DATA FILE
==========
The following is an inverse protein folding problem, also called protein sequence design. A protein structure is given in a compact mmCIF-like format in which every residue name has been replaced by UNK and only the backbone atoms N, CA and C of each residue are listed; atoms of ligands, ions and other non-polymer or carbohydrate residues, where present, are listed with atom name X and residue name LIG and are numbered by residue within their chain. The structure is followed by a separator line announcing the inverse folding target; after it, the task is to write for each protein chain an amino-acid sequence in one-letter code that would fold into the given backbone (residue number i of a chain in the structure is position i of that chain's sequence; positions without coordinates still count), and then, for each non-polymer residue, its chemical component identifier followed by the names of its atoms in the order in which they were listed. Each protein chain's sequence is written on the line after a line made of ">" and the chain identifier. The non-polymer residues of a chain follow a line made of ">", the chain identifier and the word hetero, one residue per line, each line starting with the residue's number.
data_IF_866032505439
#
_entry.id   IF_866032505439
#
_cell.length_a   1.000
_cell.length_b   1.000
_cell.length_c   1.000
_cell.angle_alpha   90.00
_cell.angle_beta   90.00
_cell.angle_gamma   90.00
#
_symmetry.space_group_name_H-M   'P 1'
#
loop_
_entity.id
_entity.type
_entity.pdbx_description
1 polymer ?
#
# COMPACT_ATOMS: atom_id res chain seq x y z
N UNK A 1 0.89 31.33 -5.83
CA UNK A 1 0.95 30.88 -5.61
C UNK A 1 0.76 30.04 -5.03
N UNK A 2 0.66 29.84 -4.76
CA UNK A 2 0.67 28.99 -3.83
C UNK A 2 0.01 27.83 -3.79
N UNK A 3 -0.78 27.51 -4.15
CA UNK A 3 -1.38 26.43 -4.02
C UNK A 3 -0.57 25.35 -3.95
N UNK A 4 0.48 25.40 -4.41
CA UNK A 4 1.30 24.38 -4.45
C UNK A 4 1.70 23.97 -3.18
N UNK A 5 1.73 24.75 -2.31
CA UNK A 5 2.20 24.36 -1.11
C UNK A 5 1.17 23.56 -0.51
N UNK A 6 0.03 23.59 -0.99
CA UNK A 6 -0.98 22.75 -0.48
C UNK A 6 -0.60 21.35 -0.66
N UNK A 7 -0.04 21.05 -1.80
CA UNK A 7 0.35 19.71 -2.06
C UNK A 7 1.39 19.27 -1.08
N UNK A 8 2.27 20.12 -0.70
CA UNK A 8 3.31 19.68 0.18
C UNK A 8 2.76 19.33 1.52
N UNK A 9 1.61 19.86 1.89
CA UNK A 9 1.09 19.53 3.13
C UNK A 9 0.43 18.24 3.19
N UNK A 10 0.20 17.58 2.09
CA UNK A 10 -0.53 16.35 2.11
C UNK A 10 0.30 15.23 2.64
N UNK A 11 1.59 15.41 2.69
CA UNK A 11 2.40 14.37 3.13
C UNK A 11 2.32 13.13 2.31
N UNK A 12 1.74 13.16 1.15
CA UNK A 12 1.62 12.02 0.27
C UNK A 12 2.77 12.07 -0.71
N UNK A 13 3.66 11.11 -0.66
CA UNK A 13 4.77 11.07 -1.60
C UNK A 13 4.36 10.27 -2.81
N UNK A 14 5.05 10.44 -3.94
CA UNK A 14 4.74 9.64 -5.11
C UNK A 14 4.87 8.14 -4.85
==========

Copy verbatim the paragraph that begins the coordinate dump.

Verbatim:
The following is an inverse protein folding problem, also called protein sequence design. A protein structure is given in a compact mmCIF-like format in which every residue name has been replaced by UNK and only the backbone atoms N, CA and C of each residue are listed; atoms of ligands, ions and other non-polymer or carbohydrate residues, where present, are listed with atom name X and residue name LIG and are numbered by residue within their chain. The structure is followed by a separator line announcing the inverse folding target; after it, the task is to write for each protein chain an amino-acid sequence in one-letter code that would fold into the given backbone (residue number i of a chain in the structure is position i of that chain's sequence; positions without coordinates still count), and then, for each non-polymer residue, its chemical component identifier followed by the names of its atoms in the order in which they were listed. Each protein chain's sequence is written on the line after a line made of ">" and the chain identifier. The non-polymer residues of a chain follow a line made of ">", the chain identifier and the word hetero, one residue per line, each line starting with the residue's number.